Nocturnal Hypertension Ups cIMT in Youth With Diabetes
Increased carotid intima-media thickness in children with nocturnal hypertension, diabetes
THURSDAY, Sept. 22 (HealthDay News) -- Nocturnal hypertension in children and adolescents with type 1 diabetes is associated with increased carotid intima-media thickness (cIMT), according to a study published online Sept. 12 in Diabetes Care.
Sun Hee Lee, M.D., from Inje University in Korea, and colleagues investigated the effects of nocturnal hypertension on atherosclerosis in children and adolescents with type 1 diabetes, and the association between atherogenic risk factors and cIMT. A total of 82 children and adolescents with type 1 diabetes underwent ambulatory blood pressure monitoring (ABPM) and were examined for cIMT. Hemoglobin A1c levels, 24-hour urine microalbumin excretion, lipid profiles, and duration of diabetes were assessed. Hypertension observed only at night was classified as nocturnal hypertension.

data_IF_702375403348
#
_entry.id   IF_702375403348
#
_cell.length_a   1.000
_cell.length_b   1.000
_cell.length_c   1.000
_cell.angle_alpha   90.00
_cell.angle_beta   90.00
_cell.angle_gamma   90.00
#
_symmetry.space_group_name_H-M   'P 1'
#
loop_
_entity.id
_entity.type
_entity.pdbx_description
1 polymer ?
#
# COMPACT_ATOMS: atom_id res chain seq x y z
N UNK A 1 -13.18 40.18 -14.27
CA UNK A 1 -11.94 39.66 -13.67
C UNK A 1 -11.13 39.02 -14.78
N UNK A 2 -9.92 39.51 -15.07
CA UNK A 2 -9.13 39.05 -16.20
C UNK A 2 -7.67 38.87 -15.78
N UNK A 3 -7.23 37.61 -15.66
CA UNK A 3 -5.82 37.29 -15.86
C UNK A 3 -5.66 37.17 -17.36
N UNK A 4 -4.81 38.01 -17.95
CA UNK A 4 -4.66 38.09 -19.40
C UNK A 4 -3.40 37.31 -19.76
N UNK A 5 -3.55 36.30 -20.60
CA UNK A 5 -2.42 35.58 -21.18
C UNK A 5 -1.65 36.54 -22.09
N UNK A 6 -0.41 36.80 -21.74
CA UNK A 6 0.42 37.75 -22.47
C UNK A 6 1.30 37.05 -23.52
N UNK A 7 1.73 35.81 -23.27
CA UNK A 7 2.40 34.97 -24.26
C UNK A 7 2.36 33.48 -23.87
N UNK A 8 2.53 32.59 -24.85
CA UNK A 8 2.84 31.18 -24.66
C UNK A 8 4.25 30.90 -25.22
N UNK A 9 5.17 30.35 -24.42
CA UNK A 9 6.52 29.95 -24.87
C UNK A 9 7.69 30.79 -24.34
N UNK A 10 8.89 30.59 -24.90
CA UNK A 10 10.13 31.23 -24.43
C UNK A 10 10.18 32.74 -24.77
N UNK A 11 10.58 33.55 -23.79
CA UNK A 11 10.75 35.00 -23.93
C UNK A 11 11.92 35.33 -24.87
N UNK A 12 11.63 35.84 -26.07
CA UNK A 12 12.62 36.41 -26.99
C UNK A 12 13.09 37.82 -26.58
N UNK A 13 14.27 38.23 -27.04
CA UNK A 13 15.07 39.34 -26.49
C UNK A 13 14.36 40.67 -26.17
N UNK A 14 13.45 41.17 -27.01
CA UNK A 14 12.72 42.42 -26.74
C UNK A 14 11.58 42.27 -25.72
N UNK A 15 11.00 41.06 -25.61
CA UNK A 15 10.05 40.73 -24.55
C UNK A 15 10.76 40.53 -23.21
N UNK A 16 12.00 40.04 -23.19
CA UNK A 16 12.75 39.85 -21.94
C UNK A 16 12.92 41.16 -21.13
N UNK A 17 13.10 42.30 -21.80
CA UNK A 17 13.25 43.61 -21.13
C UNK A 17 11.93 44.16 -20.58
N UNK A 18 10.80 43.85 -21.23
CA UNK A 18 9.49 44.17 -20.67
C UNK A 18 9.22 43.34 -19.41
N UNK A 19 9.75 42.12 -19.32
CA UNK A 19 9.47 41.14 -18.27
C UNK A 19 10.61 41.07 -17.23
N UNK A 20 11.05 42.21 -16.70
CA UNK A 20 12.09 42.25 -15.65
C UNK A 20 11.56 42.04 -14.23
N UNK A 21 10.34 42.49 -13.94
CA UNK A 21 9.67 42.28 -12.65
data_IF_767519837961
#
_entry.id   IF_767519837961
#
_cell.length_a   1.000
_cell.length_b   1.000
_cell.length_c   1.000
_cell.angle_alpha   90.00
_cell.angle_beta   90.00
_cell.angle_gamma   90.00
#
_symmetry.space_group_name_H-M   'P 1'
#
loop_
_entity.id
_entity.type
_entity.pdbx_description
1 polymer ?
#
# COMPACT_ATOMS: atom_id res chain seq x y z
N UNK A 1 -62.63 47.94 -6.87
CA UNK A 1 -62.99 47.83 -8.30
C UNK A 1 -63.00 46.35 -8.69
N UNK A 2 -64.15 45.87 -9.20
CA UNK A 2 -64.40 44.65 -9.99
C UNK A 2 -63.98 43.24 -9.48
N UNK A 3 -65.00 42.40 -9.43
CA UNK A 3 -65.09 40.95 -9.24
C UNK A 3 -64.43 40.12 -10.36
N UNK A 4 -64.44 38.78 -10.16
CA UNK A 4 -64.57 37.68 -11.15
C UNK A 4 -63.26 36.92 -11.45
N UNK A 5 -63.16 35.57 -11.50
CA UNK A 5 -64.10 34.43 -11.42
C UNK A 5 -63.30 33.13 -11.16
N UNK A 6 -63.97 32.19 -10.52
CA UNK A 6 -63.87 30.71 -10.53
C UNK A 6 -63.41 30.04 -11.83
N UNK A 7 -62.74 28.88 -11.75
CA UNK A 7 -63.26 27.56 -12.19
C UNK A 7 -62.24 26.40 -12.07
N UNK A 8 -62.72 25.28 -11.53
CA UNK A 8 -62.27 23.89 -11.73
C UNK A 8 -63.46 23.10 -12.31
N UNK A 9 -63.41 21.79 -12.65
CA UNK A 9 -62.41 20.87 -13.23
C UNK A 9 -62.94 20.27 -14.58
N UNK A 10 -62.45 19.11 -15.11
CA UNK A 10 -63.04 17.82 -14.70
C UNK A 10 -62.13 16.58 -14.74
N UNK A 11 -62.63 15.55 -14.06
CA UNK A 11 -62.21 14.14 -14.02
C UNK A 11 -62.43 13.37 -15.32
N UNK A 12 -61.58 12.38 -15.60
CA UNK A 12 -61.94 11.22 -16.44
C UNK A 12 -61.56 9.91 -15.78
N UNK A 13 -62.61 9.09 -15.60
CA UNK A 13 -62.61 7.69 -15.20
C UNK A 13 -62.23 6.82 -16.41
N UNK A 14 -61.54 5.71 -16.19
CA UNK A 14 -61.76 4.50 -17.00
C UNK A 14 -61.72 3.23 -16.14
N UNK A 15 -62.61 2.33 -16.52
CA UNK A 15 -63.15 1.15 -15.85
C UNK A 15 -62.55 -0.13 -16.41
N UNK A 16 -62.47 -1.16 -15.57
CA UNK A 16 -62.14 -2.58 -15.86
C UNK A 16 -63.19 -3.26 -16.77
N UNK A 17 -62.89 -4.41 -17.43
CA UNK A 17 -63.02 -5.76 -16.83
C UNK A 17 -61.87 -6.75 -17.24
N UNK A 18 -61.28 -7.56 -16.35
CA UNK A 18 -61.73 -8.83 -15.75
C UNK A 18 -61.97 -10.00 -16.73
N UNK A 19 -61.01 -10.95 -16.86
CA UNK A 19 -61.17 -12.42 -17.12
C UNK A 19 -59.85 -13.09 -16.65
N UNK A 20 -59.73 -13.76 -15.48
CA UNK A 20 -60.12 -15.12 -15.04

The investigators found that 43 participants (52 percent) had hypertension, 30 of whom had nocturnal hypertension. The nocturnal hypertension group had higher cIMT (0.44 ± 0.03 mm) compared to that in the normotensive group (0.42 ± 0.04 mm). In the group with nonhypertensive blood pressure levels in clinic blood pressure monitoring, those with nocturnal hypertension had higher levels of cIMT and daytime blood pressure. Multiple linear regression analysis revealed a significant association of all ABPM parameters with cIMT.
"This is the first study to show a relationship between nighttime blood pressure and cIMT and that nighttime blood pressure may indirectly predict the degree of atherosclerosis in children with type 1 diabetes," the authors write.